Community Groves℠ – Pennsylvania Horticultural Society, Saul Agricultural High School

(Pennsylvania, PA)- The local non-profit Pennsylvania Horticultural Society received funding from ACTrees to develop a Community Groves℠ project planting a fruit and nut tree orchard at Saul Agricultural High School.

BUILDING THE TEAM

Lesson: Public School Cooperation

Pennsylvania Horticultural Society City Harvest staff identified Saul Agricultural High School as the place to undertake this fruit and nut tree project and also brought in Weavers Way Cooperative Farm staff farmers and Henry Got Crops Community Supported Agriculture members as the main project team. The staff, teachers and students of the school deepened their relationship with Weavers Way Farm staff and with PHS City Harvest staff and have been incredibly enthusiastic about the project. High School staff members have facilitated the work of the project with additional equipment support and time. Eight different Saul classes helped with the orchard, many for multiple days and experiences. Elsevier Press brought twelve staff members to volunteer on one of the major planting days. A number of CSA members put volunteer time into the orchard multiple days.

PA.HORT.SOC.1In honor of this community-wide support, PHS provided each student, teacher, CSA member, and all other volunteers with a Certificate of Appreciation. Two visiting artists from France who were preparing an installation and food event in Fall 2013 visited for the ceremony, got to speak with students and reported how overwhelmed and pleased they were by the enthusiasm of the students and partners. The orchard serves as a life lab that engages students in science and horticulture, with educational signs created by PHS.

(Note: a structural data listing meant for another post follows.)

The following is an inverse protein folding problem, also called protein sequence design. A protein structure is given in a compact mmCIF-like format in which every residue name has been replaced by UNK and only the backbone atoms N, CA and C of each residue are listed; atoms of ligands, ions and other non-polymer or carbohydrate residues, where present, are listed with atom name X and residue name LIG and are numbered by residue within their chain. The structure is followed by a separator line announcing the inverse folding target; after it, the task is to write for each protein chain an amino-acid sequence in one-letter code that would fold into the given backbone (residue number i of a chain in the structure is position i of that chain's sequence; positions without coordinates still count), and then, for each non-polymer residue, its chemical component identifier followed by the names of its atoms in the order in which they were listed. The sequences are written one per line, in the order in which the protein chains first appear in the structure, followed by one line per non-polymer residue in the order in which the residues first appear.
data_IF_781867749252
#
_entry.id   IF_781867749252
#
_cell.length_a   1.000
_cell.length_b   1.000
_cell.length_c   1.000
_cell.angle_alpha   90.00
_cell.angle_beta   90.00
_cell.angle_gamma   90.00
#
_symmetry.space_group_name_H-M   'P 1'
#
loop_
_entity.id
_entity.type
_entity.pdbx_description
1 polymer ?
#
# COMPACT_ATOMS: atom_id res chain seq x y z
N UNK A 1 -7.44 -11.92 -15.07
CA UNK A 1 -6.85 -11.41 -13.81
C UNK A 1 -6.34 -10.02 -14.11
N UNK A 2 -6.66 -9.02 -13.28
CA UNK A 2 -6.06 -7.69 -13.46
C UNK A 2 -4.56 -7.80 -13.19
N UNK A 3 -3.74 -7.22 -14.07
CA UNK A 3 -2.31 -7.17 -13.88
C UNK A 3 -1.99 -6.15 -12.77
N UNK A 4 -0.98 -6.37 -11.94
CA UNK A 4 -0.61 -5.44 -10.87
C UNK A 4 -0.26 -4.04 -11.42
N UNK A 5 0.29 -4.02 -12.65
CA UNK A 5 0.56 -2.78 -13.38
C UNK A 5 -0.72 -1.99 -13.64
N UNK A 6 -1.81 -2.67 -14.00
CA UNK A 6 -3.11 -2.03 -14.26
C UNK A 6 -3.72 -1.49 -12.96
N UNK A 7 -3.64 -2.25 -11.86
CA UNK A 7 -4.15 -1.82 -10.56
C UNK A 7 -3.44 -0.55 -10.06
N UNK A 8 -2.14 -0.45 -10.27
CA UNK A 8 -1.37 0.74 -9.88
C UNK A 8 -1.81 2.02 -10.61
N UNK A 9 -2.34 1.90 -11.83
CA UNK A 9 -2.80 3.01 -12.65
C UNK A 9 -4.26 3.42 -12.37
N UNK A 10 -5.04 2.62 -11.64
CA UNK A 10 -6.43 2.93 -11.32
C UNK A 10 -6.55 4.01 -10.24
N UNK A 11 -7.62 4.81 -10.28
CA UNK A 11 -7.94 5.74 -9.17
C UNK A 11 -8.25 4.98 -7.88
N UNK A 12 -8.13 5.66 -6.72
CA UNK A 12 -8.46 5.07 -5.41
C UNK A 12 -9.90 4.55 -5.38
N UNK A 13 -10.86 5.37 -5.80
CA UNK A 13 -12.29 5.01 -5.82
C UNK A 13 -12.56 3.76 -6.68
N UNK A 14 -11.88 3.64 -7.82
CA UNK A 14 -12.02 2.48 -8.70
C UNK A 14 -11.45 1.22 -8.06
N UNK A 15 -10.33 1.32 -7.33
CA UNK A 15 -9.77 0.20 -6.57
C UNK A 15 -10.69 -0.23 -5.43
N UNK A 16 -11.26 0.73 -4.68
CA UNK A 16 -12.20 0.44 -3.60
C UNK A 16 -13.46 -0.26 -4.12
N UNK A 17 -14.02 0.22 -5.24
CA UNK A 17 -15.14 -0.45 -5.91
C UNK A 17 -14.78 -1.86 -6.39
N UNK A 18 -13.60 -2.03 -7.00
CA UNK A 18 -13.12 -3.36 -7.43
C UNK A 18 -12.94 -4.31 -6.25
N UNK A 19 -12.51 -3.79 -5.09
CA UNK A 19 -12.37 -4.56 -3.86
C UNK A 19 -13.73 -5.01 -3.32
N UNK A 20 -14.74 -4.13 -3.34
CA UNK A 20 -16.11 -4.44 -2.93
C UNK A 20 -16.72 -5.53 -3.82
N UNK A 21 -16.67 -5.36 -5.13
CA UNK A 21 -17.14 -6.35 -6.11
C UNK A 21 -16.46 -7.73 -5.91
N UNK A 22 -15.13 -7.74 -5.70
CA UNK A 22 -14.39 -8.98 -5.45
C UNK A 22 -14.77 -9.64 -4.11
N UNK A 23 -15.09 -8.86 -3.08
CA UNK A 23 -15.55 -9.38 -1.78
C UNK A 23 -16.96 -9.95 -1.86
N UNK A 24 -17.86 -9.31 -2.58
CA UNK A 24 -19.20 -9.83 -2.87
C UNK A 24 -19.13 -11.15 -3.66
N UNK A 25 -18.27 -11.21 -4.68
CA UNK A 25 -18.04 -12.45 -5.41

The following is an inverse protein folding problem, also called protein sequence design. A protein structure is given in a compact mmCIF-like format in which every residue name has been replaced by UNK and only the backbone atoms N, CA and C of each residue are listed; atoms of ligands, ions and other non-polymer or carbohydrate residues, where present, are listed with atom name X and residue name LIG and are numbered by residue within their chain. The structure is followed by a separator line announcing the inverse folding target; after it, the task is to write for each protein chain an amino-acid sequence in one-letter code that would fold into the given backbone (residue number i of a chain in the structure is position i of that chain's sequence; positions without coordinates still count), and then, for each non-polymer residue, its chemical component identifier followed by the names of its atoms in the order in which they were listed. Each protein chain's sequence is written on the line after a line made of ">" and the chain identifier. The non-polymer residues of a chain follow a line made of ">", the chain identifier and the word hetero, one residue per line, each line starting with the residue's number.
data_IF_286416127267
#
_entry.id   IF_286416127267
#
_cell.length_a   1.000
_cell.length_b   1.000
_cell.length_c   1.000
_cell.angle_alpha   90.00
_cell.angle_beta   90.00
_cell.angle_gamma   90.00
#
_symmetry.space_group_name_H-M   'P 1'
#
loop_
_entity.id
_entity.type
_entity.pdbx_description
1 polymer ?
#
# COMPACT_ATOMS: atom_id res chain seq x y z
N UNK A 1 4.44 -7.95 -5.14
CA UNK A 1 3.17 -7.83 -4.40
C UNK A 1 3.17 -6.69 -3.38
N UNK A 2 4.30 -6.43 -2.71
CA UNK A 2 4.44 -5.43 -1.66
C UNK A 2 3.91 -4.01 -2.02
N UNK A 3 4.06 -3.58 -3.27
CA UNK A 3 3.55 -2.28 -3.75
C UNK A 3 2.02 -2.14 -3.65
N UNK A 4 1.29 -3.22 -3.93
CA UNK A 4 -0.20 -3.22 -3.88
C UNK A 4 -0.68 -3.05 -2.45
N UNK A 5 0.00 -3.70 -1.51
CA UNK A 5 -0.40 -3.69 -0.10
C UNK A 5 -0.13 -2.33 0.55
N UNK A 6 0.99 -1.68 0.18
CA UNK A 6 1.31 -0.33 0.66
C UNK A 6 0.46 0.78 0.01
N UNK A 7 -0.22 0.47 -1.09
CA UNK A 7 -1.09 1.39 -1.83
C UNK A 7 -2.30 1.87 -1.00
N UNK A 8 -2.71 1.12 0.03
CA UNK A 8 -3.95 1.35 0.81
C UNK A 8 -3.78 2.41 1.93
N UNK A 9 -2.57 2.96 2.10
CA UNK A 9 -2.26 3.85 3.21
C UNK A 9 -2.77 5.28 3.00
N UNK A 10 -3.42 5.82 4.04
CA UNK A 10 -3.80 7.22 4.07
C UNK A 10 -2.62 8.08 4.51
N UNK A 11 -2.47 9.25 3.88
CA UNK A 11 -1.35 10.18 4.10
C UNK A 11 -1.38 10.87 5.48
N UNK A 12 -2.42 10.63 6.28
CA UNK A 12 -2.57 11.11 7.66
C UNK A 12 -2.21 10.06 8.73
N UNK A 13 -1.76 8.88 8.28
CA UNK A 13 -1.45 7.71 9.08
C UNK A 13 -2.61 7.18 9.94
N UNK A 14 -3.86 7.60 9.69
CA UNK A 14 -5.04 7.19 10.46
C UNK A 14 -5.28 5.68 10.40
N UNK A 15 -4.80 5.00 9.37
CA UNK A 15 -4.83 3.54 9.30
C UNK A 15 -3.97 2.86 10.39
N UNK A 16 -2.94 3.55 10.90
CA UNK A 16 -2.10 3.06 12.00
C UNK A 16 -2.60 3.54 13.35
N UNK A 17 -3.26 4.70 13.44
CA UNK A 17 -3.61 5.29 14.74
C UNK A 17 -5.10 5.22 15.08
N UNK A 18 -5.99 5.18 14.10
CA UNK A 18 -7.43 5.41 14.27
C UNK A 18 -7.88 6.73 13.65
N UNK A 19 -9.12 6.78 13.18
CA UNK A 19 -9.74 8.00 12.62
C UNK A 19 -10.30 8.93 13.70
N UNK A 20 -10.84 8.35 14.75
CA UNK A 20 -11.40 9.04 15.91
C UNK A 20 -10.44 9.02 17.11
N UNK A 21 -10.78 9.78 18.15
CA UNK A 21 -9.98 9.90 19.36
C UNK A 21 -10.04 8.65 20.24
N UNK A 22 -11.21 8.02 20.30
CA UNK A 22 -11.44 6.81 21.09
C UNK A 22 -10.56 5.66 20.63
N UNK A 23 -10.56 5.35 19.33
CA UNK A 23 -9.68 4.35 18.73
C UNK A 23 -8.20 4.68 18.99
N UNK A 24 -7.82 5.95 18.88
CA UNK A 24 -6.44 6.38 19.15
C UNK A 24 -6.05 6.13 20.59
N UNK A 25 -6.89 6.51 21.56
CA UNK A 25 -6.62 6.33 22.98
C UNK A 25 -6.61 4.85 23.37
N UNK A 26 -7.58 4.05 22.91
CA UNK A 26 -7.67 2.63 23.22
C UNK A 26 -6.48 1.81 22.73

PLANNING AND IMPLEMENTATION

Lesson: Pest Control

All the fruit varieties and types were chosen with disease resistance in mind. Trees were fenced off with a barrier from deer browsing, either individually or as a group. Soil fertility was improved through cover cropping, compost amendments and other amendments like peat moss and elemental sulfur for the blueberries. Regular monitoring for pests was provided by both Weavers Way and PHS staff. The blueberries are netted each year during the harvest period. Since the fruit trees started producing (like the asian pears, cherries and plums) flowers the Weavers Way staff regularly apply kaolinite clay with a class of students to create an insect barrier. They have a regular watering schedule that is the responsibility of a class, and is checked on regularly by Weavers Way farmers, to minimize tree stress from over or under-watering. They also use tanglefoot, Bt and other organic pest management techniques as required.

ON-GOING OPERATIONS

Lesson: Education and Community Engagement and Harvest

PA.HORT.SOC.2Over 200 Saul Agricultural High School students experienced cover cropping, installation of an orchard, and irrigation of an orchard. Most reported that this was their first experience with fruit trees. PHS provided educational signs for each of the crops planted and the partners plan to make these signs more permanent, so that they can be used as a teaching tool. They plan to hold annual workshops in the orchard for area gardeners and students on the following topics; winter pruning, spring thinning, summer pruning and organic pest prevention and control for orchards. The high school teachers have committed to continue to bring students out to the orchard for horticultural experience.

Learn more about Community Groves℠.